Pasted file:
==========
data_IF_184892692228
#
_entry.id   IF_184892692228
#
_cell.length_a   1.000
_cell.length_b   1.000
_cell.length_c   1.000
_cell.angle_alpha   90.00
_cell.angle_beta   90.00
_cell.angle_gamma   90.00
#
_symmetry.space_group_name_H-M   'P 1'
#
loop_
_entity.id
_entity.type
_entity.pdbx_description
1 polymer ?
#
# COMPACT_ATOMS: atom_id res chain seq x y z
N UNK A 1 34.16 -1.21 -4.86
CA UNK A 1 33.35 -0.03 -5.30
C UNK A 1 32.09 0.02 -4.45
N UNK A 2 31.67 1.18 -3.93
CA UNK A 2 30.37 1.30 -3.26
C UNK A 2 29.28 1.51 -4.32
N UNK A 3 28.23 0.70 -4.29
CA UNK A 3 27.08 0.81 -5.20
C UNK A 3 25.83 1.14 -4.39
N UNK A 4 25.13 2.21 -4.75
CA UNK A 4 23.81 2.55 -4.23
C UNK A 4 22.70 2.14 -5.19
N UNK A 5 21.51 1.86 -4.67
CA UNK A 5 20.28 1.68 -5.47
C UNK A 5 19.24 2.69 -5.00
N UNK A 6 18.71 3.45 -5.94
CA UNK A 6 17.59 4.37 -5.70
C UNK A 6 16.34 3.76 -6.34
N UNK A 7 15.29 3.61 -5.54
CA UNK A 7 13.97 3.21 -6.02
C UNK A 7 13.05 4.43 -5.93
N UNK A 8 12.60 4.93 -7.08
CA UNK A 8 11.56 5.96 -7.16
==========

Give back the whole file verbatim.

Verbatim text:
data_IF_184892692228
#
_entry.id   IF_184892692228
#
_cell.length_a   1.000
_cell.length_b   1.000
_cell.length_c   1.000
_cell.angle_alpha   90.00
_cell.angle_beta   90.00
_cell.angle_gamma   90.00
#
_symmetry.space_group_name_H-M   'P 1'
#
loop_
_entity.id
_entity.type
_entity.pdbx_description
1 polymer ?
#
# COMPACT_ATOMS: atom_id res chain seq x y z
N UNK A 1 34.16 -1.21 -4.86
CA UNK A 1 33.35 -0.03 -5.30
C UNK A 1 32.09 0.02 -4.45
N UNK A 2 31.67 1.18 -3.93
CA UNK A 2 30.37 1.30 -3.26
C UNK A 2 29.28 1.51 -4.32
N UNK A 3 28.23 0.70 -4.29
CA UNK A 3 27.08 0.81 -5.20
C UNK A 3 25.83 1.14 -4.39
N UNK A 4 25.13 2.21 -4.75
CA UNK A 4 23.81 2.55 -4.23
C UNK A 4 22.70 2.14 -5.19
N UNK A 5 21.51 1.86 -4.67
CA UNK A 5 20.28 1.68 -5.47
C UNK A 5 19.24 2.69 -5.00
N UNK A 6 18.71 3.45 -5.94
CA UNK A 6 17.59 4.37 -5.70
C UNK A 6 16.34 3.76 -6.34
N UNK A 7 15.29 3.61 -5.54
CA UNK A 7 13.97 3.21 -6.02
C UNK A 7 13.05 4.43 -5.93
N UNK A 8 12.60 4.93 -7.08
CA UNK A 8 11.56 5.96 -7.16